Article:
A Closer Look at President Trump's Education Plan
President Trump has already caused somewhat of a stir among the educational community, with his recommendation for education secretary, Betsy DeVos, considered a controversial pick, by many due to her relative lack of experience in public education. But what does the rest of his educational plan for the country look like?
On the campaign trail, he famously suggested he may abolish the Department of Education, this would require an act of congress and with no clear plan to replace it, it seems an unlikely scenario. Before his election, Trump did not share details about his educational plans but did announce his “vision” for education in America, it included:
- Increasing ‘school choice’
- Reducing the cost of University or
- Making changes to the common core, the Education Department and perhaps the science curriculum.
Trump wishes to usher in a new wave of options for parents and students by promising a federal investment of $20 billion towards school choice. Trump and DeVos are proponents of the “school choice” policy, which many school administrators fear will destroy the public-school system. In this scheme families, will be entitled to take school funds in the form of “vouchers” and opt to spend them on the educational facility of their choosing, be it public, private or publicly funded but privately managed charter schools.
One of the questions Betsy DeVos was grilled on in her confirmation hearing was whether she expected equal accountability to be applied across schools, including charter schools, she was unwilling to answer this question satisfactorily. This has some critics worried that Trump’s plan will funnel additional funds into private and charter schools which will then not be held to the same rigorous standards as public schools. Trump does seem to be in favor of less school regulations with States making their own decisions regarding education policy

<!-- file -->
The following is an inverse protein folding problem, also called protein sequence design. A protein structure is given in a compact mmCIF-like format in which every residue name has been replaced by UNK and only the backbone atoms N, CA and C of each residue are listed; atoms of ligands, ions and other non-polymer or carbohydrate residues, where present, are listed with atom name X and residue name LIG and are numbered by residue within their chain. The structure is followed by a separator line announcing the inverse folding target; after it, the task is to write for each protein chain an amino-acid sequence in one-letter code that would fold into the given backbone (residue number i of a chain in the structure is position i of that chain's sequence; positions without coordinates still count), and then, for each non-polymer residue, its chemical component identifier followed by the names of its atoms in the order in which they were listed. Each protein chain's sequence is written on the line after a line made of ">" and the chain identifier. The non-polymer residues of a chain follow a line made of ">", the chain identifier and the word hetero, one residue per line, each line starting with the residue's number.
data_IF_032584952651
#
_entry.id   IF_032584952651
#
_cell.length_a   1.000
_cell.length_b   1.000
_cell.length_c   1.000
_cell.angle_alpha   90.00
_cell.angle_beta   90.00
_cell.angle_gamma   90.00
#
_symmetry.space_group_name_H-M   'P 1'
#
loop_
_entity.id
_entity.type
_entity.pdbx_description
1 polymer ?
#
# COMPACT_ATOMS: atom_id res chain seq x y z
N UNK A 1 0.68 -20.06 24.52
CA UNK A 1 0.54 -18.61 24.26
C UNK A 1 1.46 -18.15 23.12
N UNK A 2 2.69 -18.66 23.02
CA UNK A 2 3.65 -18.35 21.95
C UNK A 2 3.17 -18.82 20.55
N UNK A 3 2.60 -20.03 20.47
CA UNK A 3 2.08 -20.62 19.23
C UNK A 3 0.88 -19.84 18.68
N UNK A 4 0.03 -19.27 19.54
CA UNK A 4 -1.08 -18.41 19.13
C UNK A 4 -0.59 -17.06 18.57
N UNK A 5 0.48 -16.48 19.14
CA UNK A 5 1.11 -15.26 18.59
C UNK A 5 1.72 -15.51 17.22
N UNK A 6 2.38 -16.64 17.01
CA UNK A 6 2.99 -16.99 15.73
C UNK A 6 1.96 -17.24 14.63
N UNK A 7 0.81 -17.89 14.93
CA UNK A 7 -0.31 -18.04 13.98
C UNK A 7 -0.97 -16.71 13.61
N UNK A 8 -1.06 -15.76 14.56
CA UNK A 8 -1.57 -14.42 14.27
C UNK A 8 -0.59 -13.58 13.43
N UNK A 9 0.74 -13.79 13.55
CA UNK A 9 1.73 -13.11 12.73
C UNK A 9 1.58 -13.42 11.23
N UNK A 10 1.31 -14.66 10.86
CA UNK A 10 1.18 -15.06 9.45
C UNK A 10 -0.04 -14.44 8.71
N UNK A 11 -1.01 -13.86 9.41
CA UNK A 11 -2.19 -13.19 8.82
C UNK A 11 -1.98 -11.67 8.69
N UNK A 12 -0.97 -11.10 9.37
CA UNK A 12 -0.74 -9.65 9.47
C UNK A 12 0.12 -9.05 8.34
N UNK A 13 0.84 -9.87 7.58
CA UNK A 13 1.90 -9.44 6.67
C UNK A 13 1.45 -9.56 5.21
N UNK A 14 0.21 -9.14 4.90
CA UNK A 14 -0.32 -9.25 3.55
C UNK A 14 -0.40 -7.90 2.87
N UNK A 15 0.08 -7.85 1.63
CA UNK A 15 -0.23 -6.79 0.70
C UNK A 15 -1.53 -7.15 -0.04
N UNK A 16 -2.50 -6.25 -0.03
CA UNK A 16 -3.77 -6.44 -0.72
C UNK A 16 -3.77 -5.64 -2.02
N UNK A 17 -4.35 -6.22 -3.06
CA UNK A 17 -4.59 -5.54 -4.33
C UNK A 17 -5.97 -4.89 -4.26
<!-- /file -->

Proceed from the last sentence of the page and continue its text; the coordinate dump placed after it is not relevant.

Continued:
Reducing the Cost of Higher Education
Trump has suggested he would work on reforms with Congress to ensure universities are making a good faith effort to reduce the cost of college and student debt. However, at her confirmation hearing, DeVos would not answer questions about ‘gainful employment’ regulations which force colleges and universities to ensure their courses offer value for money in terms of employment opportunities after graduation.
Trump has been a vocal opponent of the common core and insinuated that he would remove the program, but as this initiative was set by state leaders not the federal government he wouldn't have the authority to do so. However, political commentators suggest he may simply change, refocus or rename them. Again, although Trump doesn't have the ability to change day to day lessons in the classroom as they too are planned by state policies, his inner circle’s anti-science stance, in particular, Mike Pence’s comments regarding the teaching of creationism, have some science educators concerned. Pressure from parents and the community in some areas, especially those with a predominant fundamentalist Christian demographic may influence curriculum decisions in the future.
President Trump has proved that he can be difficult to predict and no-one really knows what initiatives he will enact. Many of his sweeping suggestions for education reform will be difficult or impossible to realize without approval from Congress. Whatever decisions are made it seems clear that President Trump has plans to shake up the educational sector, Washington and the world at large.